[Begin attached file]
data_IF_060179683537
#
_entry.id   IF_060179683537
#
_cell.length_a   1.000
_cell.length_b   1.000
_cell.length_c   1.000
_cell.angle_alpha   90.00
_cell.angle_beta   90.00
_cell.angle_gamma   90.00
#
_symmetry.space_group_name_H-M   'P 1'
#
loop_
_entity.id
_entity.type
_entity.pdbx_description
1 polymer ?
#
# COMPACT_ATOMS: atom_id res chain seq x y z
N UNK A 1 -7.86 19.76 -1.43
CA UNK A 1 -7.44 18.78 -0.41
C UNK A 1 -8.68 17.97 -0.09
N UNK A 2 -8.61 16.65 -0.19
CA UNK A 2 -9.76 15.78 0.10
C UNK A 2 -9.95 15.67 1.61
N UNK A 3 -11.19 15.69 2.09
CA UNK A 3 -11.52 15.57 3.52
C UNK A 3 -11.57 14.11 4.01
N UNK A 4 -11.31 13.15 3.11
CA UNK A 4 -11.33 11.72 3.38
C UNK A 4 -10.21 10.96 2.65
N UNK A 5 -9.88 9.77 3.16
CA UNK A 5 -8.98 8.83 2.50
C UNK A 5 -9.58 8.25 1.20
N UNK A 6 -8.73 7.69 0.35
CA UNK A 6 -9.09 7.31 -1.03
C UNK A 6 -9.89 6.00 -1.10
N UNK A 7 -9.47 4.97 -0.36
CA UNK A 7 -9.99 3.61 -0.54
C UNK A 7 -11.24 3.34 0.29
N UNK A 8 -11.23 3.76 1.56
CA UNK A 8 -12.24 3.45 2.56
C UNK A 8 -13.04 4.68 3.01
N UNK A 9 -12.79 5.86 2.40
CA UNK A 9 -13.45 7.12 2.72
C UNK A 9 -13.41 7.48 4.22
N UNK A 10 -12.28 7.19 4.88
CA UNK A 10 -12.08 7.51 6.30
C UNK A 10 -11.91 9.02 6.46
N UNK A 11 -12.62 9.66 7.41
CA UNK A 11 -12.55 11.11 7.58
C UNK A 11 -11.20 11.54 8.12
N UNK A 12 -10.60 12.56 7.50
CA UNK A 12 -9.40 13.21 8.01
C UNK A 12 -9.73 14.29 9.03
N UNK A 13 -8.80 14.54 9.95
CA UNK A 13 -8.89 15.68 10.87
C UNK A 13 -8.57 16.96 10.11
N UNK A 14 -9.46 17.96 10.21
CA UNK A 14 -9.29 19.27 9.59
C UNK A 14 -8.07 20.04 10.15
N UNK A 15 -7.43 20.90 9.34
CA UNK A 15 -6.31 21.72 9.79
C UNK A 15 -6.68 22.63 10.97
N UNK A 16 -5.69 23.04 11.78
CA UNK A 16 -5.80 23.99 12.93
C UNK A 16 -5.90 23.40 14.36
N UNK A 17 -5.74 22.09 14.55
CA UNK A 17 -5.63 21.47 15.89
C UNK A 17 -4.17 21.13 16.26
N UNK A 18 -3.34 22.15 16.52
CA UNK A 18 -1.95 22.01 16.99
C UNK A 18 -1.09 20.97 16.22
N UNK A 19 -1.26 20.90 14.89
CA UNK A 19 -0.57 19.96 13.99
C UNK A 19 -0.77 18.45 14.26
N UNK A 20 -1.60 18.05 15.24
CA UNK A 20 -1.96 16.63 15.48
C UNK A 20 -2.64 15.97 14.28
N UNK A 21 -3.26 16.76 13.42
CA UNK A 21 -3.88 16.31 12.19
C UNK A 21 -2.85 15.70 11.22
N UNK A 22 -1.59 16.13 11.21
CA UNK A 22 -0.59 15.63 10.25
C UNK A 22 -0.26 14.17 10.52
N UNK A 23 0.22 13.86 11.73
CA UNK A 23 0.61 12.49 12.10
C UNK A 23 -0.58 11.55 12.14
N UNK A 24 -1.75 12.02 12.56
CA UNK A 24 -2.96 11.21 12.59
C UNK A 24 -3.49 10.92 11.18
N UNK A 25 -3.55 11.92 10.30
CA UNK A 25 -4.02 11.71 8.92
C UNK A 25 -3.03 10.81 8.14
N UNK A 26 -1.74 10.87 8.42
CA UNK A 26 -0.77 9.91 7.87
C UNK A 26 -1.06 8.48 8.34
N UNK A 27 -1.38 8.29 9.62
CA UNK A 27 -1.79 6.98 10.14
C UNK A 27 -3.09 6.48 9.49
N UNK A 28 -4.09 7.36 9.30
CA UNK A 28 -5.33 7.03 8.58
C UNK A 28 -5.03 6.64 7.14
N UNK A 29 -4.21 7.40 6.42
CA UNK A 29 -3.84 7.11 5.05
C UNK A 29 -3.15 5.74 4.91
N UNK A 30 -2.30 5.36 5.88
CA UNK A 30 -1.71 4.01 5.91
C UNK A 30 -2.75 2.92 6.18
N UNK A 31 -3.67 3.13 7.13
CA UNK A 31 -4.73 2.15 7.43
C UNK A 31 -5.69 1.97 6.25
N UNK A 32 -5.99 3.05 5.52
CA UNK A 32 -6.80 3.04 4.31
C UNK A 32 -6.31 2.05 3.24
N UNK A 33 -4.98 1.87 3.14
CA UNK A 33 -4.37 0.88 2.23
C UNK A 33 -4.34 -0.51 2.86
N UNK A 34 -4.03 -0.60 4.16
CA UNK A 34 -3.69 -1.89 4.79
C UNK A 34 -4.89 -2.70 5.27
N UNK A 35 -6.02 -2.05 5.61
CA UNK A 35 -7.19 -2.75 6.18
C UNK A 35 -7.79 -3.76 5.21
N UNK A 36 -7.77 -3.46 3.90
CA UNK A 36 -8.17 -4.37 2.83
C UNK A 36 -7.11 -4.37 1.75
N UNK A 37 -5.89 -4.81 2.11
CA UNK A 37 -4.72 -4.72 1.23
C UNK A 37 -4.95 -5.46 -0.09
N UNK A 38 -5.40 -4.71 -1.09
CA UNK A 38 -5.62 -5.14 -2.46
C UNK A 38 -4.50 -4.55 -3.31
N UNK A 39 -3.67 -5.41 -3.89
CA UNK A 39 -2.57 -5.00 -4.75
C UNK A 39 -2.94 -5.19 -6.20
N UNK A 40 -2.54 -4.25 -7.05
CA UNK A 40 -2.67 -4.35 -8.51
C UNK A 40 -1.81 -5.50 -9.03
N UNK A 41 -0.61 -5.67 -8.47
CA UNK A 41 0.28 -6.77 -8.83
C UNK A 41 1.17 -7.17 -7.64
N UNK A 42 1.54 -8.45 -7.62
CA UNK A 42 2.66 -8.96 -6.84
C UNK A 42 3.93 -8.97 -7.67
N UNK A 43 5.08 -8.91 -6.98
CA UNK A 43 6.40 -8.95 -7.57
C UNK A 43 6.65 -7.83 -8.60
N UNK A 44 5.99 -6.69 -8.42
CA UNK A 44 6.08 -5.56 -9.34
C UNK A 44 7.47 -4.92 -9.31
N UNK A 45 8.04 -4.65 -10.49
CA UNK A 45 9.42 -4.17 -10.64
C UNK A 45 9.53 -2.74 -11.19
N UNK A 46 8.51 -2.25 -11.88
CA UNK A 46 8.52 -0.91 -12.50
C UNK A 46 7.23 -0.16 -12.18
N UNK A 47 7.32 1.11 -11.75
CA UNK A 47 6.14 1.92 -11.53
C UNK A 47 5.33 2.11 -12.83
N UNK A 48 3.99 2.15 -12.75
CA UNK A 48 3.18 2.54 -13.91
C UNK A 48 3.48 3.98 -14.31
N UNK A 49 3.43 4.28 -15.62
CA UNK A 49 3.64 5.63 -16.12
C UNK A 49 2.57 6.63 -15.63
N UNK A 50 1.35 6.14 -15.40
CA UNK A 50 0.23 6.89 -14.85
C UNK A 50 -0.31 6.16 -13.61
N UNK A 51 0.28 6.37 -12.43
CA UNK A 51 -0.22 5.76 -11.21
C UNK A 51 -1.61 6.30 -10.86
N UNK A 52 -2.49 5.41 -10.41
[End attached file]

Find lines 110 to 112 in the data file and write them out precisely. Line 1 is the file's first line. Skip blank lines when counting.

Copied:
C UNK A 30 -2.75 2.92 6.18
N UNK A 31 -3.67 3.13 7.13
CA UNK A 31 -4.73 2.15 7.43